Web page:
Cameron has mentioned few practical steps to improve the Union; in general he thinks powers should flow back and forth between the national and European levels and he wants to remove the words “ever-closer union” from the EU treaties. But beyond this, there have mostly been vague promises of repatriation and reforms (for instance, about restricting benefits to migrants and cutting red tape) in the event of treaty change. The latter is particularly problematic for other member-states. Some European governments, like the Netherlands or France, may favour changes to the EU treaties in theory, but they dread the mechanics it involves; a potentially long-winded intergovernmental conference which would require referendums that increasingly eurosceptic populations might not support. Or, like Germany, they see treaty change as a long-term endeavour, not a short-term issue.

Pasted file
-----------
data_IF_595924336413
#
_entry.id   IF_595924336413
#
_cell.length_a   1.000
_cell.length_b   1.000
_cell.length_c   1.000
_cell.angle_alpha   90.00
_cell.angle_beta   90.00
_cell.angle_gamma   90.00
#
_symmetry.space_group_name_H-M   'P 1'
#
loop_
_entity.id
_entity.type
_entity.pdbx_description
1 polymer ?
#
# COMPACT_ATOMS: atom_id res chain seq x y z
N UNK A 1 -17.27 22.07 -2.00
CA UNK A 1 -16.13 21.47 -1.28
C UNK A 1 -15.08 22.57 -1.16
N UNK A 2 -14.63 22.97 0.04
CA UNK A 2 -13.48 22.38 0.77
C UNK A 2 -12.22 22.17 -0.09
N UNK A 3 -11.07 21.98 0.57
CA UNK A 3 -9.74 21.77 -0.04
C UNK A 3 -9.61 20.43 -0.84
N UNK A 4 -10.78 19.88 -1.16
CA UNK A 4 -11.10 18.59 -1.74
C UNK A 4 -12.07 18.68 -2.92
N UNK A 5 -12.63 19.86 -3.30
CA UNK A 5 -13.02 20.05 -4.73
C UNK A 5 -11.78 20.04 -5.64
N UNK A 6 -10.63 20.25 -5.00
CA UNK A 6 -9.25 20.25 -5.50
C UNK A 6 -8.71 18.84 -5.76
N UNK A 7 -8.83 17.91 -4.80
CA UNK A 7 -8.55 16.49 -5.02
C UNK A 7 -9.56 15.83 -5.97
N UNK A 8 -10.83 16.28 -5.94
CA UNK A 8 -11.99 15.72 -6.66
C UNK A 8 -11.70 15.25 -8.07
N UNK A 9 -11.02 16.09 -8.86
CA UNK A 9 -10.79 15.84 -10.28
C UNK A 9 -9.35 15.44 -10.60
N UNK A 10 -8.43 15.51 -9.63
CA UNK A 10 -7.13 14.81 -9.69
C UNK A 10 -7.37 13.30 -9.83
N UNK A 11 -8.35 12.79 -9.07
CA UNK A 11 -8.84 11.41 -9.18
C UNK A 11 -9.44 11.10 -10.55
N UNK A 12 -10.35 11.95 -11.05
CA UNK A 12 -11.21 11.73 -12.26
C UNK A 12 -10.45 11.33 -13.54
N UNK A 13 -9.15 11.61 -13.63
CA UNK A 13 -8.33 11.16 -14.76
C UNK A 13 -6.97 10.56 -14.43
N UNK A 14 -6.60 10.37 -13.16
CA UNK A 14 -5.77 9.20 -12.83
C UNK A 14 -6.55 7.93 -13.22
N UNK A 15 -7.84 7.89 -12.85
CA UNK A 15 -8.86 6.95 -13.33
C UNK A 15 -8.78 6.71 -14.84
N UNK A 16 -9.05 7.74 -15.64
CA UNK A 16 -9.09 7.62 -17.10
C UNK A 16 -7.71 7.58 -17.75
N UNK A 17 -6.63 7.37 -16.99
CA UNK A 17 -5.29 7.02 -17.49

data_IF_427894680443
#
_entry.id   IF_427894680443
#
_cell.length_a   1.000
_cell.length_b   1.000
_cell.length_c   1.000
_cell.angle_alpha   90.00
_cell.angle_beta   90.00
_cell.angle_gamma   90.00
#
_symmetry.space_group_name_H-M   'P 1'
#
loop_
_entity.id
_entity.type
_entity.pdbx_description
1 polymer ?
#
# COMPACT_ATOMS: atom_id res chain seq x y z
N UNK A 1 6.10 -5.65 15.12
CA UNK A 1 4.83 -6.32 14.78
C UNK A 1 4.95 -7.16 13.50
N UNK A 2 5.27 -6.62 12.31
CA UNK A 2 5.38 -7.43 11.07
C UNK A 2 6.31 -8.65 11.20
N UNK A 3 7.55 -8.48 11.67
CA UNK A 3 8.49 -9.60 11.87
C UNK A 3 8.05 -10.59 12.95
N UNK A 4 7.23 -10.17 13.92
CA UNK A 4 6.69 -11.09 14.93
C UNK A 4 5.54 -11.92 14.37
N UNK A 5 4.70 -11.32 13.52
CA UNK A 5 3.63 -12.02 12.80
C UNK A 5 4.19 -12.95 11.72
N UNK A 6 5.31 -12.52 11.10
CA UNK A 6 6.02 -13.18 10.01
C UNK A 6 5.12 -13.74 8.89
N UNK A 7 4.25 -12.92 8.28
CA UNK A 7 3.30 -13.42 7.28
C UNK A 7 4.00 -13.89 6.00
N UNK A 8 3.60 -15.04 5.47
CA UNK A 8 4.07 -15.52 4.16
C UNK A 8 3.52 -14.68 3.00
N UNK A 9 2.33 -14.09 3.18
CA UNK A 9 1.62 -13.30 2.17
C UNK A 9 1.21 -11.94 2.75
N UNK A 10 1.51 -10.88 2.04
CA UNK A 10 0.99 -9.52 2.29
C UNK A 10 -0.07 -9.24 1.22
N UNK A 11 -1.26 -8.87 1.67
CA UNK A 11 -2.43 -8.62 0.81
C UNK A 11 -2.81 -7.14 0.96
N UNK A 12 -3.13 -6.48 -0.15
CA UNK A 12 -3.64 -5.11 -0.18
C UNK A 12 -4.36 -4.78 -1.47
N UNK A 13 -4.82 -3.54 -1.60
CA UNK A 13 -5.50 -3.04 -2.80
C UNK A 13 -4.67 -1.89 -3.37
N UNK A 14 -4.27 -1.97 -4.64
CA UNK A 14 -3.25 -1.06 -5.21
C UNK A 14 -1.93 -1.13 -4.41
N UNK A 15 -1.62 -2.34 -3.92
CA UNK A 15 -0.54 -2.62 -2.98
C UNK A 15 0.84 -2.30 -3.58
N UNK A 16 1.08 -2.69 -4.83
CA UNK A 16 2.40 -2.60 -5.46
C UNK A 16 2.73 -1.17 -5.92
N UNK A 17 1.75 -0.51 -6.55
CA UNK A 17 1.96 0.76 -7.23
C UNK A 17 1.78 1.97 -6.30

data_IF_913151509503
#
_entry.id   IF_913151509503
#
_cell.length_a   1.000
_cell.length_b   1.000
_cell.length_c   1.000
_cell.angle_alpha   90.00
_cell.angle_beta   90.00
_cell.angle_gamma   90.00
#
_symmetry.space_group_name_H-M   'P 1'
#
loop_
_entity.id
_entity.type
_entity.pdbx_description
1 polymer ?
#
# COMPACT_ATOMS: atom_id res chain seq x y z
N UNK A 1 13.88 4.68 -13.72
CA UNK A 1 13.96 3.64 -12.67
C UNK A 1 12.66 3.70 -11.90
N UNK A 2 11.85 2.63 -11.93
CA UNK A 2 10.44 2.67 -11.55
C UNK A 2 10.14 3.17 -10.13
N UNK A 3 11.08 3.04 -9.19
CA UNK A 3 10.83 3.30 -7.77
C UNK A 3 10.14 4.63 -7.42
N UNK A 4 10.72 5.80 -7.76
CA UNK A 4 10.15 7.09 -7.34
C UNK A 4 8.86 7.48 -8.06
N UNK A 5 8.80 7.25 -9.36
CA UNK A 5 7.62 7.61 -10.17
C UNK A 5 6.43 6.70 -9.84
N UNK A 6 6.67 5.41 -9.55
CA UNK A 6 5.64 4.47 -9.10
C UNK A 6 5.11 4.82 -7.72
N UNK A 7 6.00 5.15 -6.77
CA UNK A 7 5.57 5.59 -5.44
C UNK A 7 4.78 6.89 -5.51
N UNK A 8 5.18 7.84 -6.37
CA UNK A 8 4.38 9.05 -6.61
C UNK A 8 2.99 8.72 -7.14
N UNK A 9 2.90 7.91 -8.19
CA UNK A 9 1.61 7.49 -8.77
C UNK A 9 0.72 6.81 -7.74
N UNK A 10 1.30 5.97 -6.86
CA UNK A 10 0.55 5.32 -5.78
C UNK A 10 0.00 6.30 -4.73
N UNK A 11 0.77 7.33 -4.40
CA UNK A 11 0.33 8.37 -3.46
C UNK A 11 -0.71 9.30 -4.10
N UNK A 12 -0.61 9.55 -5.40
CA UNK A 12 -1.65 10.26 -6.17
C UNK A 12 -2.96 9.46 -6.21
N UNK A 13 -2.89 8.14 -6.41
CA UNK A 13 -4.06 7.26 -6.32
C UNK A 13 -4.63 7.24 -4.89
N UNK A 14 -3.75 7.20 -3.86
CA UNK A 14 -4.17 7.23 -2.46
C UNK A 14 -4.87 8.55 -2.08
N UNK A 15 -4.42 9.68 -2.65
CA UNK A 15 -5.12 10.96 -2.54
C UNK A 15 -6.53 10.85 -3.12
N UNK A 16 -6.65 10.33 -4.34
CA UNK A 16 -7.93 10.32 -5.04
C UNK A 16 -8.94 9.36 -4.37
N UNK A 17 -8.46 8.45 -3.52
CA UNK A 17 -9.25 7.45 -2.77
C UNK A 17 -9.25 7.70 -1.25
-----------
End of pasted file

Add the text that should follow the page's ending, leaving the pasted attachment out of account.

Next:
Cameron however, needs allies if he hopes to get the change in Brussels he wants. In his op-ed, Cameron pointed to the leaders of the Netherlands and Germany as his fellow travellers for EU reform. Downing Street has been flirting with The Hague and Berlin for some time. In February, Cameron rolled out the ‘reddest of red carpets’ for German Chancellor Angela Merkel, inviting her to address the Houses of Parliament. That same month, Dutch prime minister Mark Rutte sat down for an ‘informal dinner’ at Chequers to talk about EU reform.
But instead of opening up the treaties and repatriating powers, The Hague and Berlin are thinking differently. Their focus has shifted to reform initiatives that do not require cumbersome treaty change. And their views are gaining traction across Europe.